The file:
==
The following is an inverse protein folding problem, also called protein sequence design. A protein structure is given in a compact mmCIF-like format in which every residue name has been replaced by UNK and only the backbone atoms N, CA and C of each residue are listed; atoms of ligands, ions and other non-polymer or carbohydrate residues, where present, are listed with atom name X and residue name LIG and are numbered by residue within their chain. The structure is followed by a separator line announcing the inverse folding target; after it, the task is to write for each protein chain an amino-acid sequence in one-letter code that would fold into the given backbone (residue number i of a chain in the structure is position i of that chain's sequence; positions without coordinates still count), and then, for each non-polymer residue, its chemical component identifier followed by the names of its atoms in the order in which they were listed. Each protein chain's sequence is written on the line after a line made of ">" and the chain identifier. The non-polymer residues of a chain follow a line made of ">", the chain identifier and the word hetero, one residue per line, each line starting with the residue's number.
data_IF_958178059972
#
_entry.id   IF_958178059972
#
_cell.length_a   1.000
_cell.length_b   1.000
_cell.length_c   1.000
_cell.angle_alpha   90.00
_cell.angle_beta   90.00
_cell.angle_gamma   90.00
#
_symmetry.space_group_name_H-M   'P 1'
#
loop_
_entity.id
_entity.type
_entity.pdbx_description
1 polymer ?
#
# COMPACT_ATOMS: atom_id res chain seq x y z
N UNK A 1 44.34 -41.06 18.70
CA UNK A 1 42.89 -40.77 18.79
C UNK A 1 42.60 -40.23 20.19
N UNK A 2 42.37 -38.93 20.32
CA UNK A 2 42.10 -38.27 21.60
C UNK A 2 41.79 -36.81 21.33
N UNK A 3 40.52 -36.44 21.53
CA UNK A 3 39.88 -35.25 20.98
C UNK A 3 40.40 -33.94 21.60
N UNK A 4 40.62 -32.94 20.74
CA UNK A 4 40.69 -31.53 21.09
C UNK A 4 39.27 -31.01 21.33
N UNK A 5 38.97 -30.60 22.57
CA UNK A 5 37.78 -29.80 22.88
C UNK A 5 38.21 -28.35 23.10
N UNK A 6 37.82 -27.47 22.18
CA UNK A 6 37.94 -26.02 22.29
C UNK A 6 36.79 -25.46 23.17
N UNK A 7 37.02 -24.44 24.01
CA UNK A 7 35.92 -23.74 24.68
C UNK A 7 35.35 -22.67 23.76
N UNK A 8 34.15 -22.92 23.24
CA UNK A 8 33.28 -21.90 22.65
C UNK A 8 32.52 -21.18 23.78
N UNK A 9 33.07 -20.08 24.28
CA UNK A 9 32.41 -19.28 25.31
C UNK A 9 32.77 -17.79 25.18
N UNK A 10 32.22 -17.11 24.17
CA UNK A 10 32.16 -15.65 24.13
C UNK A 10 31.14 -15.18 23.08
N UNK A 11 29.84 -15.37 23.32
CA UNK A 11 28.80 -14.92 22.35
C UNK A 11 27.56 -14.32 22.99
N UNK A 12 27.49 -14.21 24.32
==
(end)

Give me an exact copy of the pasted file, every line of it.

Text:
The following is an inverse protein folding problem, also called protein sequence design. A protein structure is given in a compact mmCIF-like format in which every residue name has been replaced by UNK and only the backbone atoms N, CA and C of each residue are listed; atoms of ligands, ions and other non-polymer or carbohydrate residues, where present, are listed with atom name X and residue name LIG and are numbered by residue within their chain. The structure is followed by a separator line announcing the inverse folding target; after it, the task is to write for each protein chain an amino-acid sequence in one-letter code that would fold into the given backbone (residue number i of a chain in the structure is position i of that chain's sequence; positions without coordinates still count), and then, for each non-polymer residue, its chemical component identifier followed by the names of its atoms in the order in which they were listed. Each protein chain's sequence is written on the line after a line made of ">" and the chain identifier. The non-polymer residues of a chain follow a line made of ">", the chain identifier and the word hetero, one residue per line, each line starting with the residue's number.
data_IF_958178059972
#
_entry.id   IF_958178059972
#
_cell.length_a   1.000
_cell.length_b   1.000
_cell.length_c   1.000
_cell.angle_alpha   90.00
_cell.angle_beta   90.00
_cell.angle_gamma   90.00
#
_symmetry.space_group_name_H-M   'P 1'
#
loop_
_entity.id
_entity.type
_entity.pdbx_description
1 polymer ?
#
# COMPACT_ATOMS: atom_id res chain seq x y z
N UNK A 1 44.34 -41.06 18.70
CA UNK A 1 42.89 -40.77 18.79
C UNK A 1 42.60 -40.23 20.19
N UNK A 2 42.37 -38.93 20.32
CA UNK A 2 42.10 -38.27 21.60
C UNK A 2 41.79 -36.81 21.33
N UNK A 3 40.52 -36.44 21.53
CA UNK A 3 39.88 -35.25 20.98
C UNK A 3 40.40 -33.94 21.60
N UNK A 4 40.62 -32.94 20.74
CA UNK A 4 40.69 -31.53 21.09
C UNK A 4 39.27 -31.01 21.33
N UNK A 5 38.97 -30.60 22.57
CA UNK A 5 37.78 -29.80 22.88
C UNK A 5 38.21 -28.35 23.10
N UNK A 6 37.82 -27.47 22.18
CA UNK A 6 37.94 -26.02 22.29
C UNK A 6 36.79 -25.46 23.17
N UNK A 7 37.02 -24.44 24.01
CA UNK A 7 35.92 -23.74 24.68
C UNK A 7 35.35 -22.67 23.76
N UNK A 8 34.15 -22.92 23.24
CA UNK A 8 33.28 -21.90 22.65
C UNK A 8 32.52 -21.18 23.78
N UNK A 9 33.07 -20.08 24.28
CA UNK A 9 32.41 -19.28 25.31
C UNK A 9 32.77 -17.79 25.18
N UNK A 10 32.22 -17.11 24.17
CA UNK A 10 32.16 -15.65 24.13
C UNK A 10 31.14 -15.18 23.08
N UNK A 11 29.84 -15.37 23.32
CA UNK A 11 28.80 -14.92 22.35
C UNK A 11 27.56 -14.32 22.99
N UNK A 12 27.49 -14.21 24.32